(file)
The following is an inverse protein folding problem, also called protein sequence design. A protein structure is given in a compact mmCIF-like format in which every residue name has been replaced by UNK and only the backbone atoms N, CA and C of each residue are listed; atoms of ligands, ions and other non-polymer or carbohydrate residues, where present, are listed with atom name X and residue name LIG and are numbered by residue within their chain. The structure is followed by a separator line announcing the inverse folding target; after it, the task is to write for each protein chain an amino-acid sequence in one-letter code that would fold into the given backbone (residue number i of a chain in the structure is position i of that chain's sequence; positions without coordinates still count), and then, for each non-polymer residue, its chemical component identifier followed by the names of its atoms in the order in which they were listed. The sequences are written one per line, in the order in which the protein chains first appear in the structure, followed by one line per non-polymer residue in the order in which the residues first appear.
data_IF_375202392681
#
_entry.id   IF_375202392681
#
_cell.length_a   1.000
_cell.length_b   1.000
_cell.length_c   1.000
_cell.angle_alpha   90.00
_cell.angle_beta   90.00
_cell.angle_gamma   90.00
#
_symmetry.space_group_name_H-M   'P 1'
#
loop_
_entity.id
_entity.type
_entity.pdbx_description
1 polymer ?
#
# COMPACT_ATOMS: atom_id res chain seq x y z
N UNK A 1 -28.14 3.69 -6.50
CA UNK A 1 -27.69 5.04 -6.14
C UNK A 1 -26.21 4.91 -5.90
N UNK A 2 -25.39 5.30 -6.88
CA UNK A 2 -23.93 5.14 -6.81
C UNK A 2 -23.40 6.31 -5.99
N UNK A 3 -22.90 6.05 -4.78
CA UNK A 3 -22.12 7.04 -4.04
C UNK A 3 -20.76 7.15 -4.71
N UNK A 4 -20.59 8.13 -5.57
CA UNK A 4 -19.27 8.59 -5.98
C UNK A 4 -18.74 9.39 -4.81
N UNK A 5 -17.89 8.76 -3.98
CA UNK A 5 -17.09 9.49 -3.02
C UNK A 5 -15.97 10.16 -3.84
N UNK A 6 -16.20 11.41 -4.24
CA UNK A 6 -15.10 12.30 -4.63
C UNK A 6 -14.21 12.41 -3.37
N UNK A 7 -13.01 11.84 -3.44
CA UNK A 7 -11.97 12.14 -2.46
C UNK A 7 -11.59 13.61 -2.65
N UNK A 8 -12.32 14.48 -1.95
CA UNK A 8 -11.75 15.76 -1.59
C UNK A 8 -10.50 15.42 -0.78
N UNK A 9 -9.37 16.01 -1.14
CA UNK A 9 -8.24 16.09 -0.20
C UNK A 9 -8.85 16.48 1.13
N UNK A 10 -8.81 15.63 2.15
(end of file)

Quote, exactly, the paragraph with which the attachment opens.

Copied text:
The following is an inverse protein folding problem, also called protein sequence design. A protein structure is given in a compact mmCIF-like format in which every residue name has been replaced by UNK and only the backbone atoms N, CA and C of each residue are listed; atoms of ligands, ions and other non-polymer or carbohydrate residues, where present, are listed with atom name X and residue name LIG and are numbered by residue within their chain. The structure is followed by a separator line announcing the inverse folding target; after it, the task is to write for each protein chain an amino-acid sequence in one-letter code that would fold into the given backbone (residue number i of a chain in the structure is position i of that chain's sequence; positions without coordinates still count), and then, for each non-polymer residue, its chemical component identifier followed by the names of its atoms in the order in which they were listed. The sequences are written one per line, in the order in which the protein chains first appear in the structure, followed by one line per non-polymer residue in the order in which the residues first appear.